Transplanting a plant can actually have multiple meanings. It could simply mean that you are moving a house plant indoors. Or, you could be unearthing a plant from its current soil and placing it in an area with different soil.
In most instances, gardeners typically mean the latter scenario when referring to transplanting. Here are some helpful guidelines on how you can do this:
Transplant at the Right Time
It is important to transplant your seedlings at the right time. This period can vary from plant to plant. One of the best ways to determine when the plant is ripe for transplantation is to check the seed packet. This information is often provided in the number of days preceding or the following spring.
At the same time, you should take the current weather conditions in your region into consideration as well. You should avoid transplanting in the summer as the temperatures and conditions are too harsh.
Prep the Soil
The first thing you will need to do is to loosen the soil where the plant will be transplanted. Do this up to a couple of inches into the soil. This will also give you a good chance to check whether there is enough moisture in the soil. It is important that there is enough of water in the soil so that the soil doesn’t draw the moisture from the roots. Mix a lot of organic matter into the soil and then level it out.
There are some plants that flourish in warm weather and warm soil. To create these conditions, you can place black plastic over the plot and tighten down the edges by burying them. Leave the plastic on top for about two weeks so that the heat from the sun can be absorbed into the soil.
Moving to the Garden
If you are moving the plant from one indoor container to another, you don’t have to worry about hardening the plant. However, if the plant is being transplanted to an outdoor garden, you will need to stop feeding the plant up to two weeks before it is transplanted. You should also minimize how much you water it as well.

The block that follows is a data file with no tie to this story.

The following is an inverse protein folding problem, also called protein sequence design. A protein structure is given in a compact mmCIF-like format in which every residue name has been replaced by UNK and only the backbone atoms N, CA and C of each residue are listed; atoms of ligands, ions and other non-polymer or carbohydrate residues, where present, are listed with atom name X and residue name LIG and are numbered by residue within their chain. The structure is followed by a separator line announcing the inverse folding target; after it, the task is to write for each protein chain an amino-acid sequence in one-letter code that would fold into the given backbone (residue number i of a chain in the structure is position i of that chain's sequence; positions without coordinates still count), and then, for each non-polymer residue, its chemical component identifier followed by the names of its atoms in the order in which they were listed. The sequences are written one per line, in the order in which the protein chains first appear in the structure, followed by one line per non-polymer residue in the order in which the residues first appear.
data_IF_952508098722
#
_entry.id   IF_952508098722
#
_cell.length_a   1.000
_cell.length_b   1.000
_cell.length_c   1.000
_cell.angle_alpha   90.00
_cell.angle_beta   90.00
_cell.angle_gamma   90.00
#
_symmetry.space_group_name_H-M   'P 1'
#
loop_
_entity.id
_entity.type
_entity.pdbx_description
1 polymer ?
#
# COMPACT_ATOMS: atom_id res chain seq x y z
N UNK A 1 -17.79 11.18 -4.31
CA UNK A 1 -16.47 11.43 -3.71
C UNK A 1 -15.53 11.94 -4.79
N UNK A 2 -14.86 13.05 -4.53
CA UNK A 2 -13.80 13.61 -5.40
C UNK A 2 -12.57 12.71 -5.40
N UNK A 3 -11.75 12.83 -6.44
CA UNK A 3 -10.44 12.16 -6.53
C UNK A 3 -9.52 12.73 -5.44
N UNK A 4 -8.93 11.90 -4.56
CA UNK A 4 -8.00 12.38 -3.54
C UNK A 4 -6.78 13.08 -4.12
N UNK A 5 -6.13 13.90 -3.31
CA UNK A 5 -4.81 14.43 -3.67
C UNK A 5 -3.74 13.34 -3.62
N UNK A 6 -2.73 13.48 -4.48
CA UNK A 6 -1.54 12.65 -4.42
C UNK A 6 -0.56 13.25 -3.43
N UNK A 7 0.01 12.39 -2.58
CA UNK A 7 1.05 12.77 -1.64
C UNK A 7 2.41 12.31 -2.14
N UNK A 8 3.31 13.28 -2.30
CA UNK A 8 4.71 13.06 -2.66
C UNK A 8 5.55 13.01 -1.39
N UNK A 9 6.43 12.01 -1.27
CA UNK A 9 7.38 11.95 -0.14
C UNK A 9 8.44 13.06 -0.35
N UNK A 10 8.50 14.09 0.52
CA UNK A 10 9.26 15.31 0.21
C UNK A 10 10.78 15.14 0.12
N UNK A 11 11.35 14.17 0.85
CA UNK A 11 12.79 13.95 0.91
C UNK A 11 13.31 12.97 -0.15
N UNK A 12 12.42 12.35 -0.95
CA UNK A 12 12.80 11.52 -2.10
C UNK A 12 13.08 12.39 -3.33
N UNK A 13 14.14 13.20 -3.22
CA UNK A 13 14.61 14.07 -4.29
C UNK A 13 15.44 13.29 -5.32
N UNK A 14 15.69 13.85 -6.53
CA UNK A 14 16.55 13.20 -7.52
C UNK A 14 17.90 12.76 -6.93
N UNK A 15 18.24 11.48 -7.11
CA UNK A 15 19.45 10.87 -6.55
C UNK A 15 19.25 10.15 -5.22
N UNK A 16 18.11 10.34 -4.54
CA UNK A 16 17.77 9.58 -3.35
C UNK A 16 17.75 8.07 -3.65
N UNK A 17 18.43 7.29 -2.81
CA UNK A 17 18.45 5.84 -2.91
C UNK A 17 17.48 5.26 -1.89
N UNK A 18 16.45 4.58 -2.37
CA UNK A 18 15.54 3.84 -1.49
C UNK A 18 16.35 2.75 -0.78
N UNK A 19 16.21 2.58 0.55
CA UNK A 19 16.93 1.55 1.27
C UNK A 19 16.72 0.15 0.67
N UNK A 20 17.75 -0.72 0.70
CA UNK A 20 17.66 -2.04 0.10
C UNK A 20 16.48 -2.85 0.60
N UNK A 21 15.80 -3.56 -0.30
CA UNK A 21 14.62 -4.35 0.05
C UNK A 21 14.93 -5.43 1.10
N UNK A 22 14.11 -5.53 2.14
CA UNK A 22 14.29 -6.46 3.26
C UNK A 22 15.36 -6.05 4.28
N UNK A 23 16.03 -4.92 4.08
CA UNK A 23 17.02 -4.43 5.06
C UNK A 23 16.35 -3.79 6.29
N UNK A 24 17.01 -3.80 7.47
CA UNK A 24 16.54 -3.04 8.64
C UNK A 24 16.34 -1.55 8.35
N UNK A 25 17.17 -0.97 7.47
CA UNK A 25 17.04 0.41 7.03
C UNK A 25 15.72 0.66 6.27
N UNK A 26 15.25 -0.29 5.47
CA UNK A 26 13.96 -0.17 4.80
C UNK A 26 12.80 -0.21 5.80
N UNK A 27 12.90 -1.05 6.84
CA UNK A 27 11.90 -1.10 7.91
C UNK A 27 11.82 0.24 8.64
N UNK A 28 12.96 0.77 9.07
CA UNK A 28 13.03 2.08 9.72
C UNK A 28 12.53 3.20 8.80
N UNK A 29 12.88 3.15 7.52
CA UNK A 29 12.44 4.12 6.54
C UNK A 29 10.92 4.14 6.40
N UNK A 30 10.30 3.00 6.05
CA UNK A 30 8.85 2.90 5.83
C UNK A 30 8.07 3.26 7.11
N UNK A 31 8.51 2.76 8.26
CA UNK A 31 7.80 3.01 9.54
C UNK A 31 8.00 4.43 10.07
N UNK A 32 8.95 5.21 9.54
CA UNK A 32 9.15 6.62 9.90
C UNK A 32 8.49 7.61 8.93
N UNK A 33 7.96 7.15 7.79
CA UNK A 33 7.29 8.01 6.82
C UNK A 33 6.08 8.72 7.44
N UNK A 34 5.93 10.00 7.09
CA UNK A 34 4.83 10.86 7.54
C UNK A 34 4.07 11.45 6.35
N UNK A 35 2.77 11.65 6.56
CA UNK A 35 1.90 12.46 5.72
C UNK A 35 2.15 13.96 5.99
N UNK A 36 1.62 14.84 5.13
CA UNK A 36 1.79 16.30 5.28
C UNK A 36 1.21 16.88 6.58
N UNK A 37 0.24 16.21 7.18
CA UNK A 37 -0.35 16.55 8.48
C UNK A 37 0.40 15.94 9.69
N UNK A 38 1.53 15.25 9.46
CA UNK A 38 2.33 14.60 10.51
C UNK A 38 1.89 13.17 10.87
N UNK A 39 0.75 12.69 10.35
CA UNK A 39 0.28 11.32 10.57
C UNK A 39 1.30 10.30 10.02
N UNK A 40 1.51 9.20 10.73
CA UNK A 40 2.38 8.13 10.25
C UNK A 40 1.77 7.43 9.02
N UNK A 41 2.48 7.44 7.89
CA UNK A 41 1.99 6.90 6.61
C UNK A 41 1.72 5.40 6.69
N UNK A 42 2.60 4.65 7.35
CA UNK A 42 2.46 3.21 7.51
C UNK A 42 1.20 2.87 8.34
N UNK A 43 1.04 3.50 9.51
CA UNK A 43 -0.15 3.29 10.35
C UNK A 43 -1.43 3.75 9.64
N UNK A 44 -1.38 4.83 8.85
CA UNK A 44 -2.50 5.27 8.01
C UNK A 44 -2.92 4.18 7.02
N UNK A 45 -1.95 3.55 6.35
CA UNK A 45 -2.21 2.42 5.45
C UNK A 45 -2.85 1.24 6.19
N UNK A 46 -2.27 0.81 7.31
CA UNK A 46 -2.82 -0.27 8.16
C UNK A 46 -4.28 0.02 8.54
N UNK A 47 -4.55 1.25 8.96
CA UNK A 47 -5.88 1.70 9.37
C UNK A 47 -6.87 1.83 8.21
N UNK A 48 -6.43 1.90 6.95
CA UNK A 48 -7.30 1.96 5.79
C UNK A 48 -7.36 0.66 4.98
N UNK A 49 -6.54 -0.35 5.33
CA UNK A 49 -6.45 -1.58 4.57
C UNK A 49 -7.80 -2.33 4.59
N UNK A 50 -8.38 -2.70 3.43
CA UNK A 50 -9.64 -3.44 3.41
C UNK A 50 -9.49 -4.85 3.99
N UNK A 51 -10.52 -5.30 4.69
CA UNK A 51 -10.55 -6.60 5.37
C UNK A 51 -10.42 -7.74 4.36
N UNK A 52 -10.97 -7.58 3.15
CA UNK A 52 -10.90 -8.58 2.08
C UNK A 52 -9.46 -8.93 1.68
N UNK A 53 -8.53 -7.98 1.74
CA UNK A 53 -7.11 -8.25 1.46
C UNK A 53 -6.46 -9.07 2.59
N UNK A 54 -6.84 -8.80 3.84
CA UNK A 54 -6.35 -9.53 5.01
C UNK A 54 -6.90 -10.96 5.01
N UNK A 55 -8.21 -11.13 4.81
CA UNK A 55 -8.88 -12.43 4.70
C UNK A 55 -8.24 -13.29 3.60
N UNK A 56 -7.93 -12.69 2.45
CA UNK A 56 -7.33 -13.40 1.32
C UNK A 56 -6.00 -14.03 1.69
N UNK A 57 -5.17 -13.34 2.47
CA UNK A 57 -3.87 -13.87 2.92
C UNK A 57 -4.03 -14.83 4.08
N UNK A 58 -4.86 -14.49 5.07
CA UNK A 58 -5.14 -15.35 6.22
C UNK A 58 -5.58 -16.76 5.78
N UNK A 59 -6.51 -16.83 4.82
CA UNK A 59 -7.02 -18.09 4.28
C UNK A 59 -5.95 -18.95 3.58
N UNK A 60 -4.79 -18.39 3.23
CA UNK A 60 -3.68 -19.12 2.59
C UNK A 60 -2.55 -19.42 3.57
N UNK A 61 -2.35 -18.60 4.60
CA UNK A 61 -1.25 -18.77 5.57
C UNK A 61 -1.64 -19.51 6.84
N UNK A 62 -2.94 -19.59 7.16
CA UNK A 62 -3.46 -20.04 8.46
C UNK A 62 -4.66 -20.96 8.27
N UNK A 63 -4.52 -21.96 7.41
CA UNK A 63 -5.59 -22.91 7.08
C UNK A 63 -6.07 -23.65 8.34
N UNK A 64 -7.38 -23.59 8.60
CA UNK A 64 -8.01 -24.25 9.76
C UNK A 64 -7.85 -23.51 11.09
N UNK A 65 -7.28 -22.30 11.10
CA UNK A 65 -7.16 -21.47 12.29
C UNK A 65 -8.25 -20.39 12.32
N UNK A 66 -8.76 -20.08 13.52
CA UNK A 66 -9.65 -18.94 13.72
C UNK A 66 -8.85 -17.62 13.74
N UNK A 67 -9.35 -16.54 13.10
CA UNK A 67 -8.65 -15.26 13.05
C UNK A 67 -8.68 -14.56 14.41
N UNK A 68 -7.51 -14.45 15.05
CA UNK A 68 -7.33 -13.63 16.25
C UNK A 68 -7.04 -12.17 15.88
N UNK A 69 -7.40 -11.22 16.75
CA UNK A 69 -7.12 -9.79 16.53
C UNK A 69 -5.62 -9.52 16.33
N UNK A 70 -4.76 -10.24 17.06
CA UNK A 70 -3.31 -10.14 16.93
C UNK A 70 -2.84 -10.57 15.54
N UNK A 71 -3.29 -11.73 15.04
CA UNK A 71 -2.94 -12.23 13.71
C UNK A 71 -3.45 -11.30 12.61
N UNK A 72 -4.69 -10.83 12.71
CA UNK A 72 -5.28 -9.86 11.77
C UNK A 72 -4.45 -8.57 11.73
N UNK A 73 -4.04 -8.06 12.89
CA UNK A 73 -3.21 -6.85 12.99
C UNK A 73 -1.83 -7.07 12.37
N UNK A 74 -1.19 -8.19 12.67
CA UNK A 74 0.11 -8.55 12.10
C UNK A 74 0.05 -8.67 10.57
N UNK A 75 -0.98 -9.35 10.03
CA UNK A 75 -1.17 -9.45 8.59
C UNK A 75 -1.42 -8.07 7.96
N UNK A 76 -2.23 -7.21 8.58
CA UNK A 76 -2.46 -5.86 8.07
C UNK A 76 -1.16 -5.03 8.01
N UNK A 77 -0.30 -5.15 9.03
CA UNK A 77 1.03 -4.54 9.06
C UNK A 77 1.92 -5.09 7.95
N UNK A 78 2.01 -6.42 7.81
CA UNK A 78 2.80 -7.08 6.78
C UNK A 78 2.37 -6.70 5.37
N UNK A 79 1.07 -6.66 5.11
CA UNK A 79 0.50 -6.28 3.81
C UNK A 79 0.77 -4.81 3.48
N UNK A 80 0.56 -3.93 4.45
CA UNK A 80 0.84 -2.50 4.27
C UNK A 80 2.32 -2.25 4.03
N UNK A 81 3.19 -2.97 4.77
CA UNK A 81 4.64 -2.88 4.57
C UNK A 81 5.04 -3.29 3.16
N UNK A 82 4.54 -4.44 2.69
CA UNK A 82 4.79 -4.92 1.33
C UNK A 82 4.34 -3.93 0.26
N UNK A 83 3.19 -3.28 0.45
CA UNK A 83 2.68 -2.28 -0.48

If the plant is in a pot, dislodge it by gently turning the pot on its side and loosening all of the soil. You should remember to never grasp the plant by the stem – only by the leaves. Place the leaves in a shallow hole that you have dug in the new plot. Spread the roots out and then pile soil over it, gently tamping down as you do so. Then, water it well and continue to provide it with lots of water until it has fully assimilated.
It is almost impossible to prevent shock when transplanting roots. However, to reduce the possibility, minimize any damage done to the root and make sure to keep it moisturized. The more roots that the plant has, the less shock there will be. If you feel like your plant is failing, trim some of the leaves. This way, the plant can focus its resources on re-growing its roots.
This is how you can transplant a plant with as little damage done to flora as possible.
To learn more about vegetable gardening of various kinds, you should absolutely check out The MiniFarming Guide to Vegetable Gardening.